Staring at the ballot this past primary election had me asking one question: “Who the heck are these people?”
Don’t blame me. The information we had to make decisions in the primaries was somewhat scarce. There were no debates, no television ads nor any photo ops or speeches aboard the USS Abraham Lincoln. At least there were none in my hometown of West Bloomfied, Mich.
So when I got into the booth, I literally had no clue as to whom the contenders were on the ballot. I stared at the names hoping for a revelation. After drawing a blank, I spent five minutes or so rearranging the letters in their last names, trying to spell a high-point Scrabble word.
That’s not to say the actual names were unrecognizable. Our neighborhood landscape had been dotted with the candidate’s political signs for weeks.
As I drove by, the names jumped out: BROWN; FARBER; HOUSEY; JACKSON; ROSENBERG; WARSHAY.
But what insights can be garnered from signs alone?
I guess certain assumptions may be based on font style. Certainly nothing scientific, but I wouldn’t vote for anyone who uses Baskerville Bold Italic – too out of the mainstream. Likewise for Futura Condensed – too constrictive of a thinker. And anyone using Avant Guard Gothic Book Oblique, well don’t get me started, obviously a pretentious square.
The color of the sign can also enlighten us about a candidate. I know I’ve read somewhere that red reflects a “Get It Done” personality. They’re hard working, dependable and decisive.
Yellow, if I recall, is for deep thinkers with strong leadership qualities. Or is that blue? I don’t remember. But I know colors mean something. Maybe I shouldn’t rely on my hazy recollection of color to determine elected officials.
That leaves the size of the sign. Most of the signs had uniform dimensions, approximately 24″ x 18.” Within that range there were variances. Candidates with tighter budgets opted for 24″ x 9.” Entrants with bigger budgets, like ones who could afford robocalls, went with the slightly larger 36″ x 24″ size.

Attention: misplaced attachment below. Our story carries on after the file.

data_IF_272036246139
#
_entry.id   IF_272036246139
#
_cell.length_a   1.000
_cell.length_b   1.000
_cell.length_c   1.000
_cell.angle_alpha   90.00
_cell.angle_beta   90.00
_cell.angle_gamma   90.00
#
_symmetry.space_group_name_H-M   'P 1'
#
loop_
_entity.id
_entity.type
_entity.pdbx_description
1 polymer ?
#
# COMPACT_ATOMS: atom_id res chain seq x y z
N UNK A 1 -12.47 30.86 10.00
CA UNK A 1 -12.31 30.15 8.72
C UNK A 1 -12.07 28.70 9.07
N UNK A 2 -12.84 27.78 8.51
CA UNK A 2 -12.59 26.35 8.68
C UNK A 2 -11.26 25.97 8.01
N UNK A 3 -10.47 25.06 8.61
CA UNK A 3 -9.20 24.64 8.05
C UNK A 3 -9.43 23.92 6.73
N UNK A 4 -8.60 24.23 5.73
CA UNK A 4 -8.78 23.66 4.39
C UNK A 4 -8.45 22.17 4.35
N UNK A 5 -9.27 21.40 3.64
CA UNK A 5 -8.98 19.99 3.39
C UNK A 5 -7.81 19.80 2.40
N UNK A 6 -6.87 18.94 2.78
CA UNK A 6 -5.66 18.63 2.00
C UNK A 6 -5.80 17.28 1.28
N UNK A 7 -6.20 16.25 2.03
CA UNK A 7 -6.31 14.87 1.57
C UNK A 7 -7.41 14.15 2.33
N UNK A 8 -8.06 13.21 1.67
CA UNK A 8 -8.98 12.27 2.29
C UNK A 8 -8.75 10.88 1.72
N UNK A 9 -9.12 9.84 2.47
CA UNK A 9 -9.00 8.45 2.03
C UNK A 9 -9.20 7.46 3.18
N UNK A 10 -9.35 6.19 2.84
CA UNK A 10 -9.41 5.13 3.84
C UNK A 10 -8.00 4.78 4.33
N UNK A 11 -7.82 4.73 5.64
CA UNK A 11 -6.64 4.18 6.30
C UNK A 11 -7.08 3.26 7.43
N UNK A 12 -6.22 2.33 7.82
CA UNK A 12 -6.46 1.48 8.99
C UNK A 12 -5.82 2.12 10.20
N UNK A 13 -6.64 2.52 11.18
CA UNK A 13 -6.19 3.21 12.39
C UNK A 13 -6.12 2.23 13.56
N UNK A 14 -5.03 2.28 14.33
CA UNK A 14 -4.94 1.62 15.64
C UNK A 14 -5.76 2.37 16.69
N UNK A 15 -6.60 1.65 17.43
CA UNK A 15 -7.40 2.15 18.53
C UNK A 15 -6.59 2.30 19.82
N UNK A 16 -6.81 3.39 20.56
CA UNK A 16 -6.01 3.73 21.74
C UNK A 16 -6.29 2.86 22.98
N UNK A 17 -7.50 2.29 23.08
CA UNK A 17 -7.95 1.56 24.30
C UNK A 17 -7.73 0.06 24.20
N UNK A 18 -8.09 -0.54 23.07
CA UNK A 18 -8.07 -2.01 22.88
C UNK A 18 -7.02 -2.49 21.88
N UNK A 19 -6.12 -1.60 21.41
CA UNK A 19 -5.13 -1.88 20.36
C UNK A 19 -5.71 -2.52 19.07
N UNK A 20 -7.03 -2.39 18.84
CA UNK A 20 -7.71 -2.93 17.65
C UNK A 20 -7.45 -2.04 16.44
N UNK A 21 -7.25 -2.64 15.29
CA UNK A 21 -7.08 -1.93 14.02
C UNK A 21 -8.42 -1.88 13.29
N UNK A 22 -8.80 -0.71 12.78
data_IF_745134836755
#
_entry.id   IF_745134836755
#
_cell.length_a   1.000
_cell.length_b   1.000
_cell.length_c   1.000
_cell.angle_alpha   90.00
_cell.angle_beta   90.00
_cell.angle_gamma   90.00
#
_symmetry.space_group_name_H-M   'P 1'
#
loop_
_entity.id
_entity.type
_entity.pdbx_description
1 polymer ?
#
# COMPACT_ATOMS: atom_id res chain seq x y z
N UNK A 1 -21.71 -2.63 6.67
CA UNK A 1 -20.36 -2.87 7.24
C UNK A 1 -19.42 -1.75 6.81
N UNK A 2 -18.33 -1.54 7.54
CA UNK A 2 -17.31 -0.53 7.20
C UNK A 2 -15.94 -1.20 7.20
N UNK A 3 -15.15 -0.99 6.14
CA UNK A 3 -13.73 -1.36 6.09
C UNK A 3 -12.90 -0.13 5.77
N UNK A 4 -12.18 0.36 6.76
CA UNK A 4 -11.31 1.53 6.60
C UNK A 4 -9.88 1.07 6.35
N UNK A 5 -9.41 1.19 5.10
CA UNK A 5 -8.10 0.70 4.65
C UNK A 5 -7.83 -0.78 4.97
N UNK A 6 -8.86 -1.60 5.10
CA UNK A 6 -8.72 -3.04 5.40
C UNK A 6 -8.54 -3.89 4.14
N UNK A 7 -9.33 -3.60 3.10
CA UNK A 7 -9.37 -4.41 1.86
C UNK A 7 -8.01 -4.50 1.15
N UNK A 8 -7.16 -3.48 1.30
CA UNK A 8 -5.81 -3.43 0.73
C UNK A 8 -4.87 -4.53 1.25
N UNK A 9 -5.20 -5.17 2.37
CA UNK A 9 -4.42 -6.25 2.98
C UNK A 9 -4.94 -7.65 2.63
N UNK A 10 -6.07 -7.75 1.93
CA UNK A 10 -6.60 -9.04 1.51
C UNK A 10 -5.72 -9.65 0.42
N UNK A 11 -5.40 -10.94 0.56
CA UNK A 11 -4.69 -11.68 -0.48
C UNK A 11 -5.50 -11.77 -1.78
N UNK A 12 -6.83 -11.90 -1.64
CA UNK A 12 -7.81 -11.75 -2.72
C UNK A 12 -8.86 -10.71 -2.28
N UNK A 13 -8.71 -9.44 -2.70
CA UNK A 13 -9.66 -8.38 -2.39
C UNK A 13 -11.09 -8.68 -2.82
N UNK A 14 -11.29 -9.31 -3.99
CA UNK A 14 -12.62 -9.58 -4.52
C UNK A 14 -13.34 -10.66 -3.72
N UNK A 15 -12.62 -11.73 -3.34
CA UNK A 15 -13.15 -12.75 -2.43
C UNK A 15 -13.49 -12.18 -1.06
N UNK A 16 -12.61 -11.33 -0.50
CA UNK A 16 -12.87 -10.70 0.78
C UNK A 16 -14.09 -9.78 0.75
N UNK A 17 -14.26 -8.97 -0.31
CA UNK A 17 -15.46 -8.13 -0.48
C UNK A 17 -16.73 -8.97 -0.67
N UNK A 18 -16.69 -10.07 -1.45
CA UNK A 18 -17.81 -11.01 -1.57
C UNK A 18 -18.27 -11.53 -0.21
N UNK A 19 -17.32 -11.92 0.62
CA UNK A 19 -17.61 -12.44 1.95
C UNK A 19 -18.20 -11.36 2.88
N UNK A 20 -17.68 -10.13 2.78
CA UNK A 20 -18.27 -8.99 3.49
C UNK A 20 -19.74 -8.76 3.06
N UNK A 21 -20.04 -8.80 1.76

Then, there’s always one candidate with the super-sized ego who displays a sign that dwarfs all others. That candidate in our district was Brad “Bubba” Urdan, a Republican running for State Representative.
Bubba’s sign towered above the other candidates by at least 30 feet. Well, at least it appeared that way through my windshield.
In reality, the sign was composed of five individual letters that made up his name. Each letter was approximately five feet tall. The letters were strategically placed on a grassy knoll in a high traffic location. If Bubba were campaigning in Los Angeles, I’m sure his sign would have been on Mount Lee next to “HOLLYWOOD.”
The enormous “BUBBA” sign certainly did grab my attention, but it left me no more informed about the candidate than the adjoining puny signs. It was still just a name, albeit a very large name.
So, did Bubba’s size strategy work?
No. Bubba took only 14% of the vote.
The winner, with 22% of the vote, was Klint Kesto. Ironically, his small, meager sign, sat on the hill in the shadows of the giant “BUBBA” sign.
Future political candidates take heed. As the next round of elections approach, you may want to put your hard earned Super Pac funds toward something other than gigantic campaign signage. What that “something” may be, I do not know.
But, I can say with some certainty, that regarding signs, “size doesn’t matter.”
Just ask Bubba.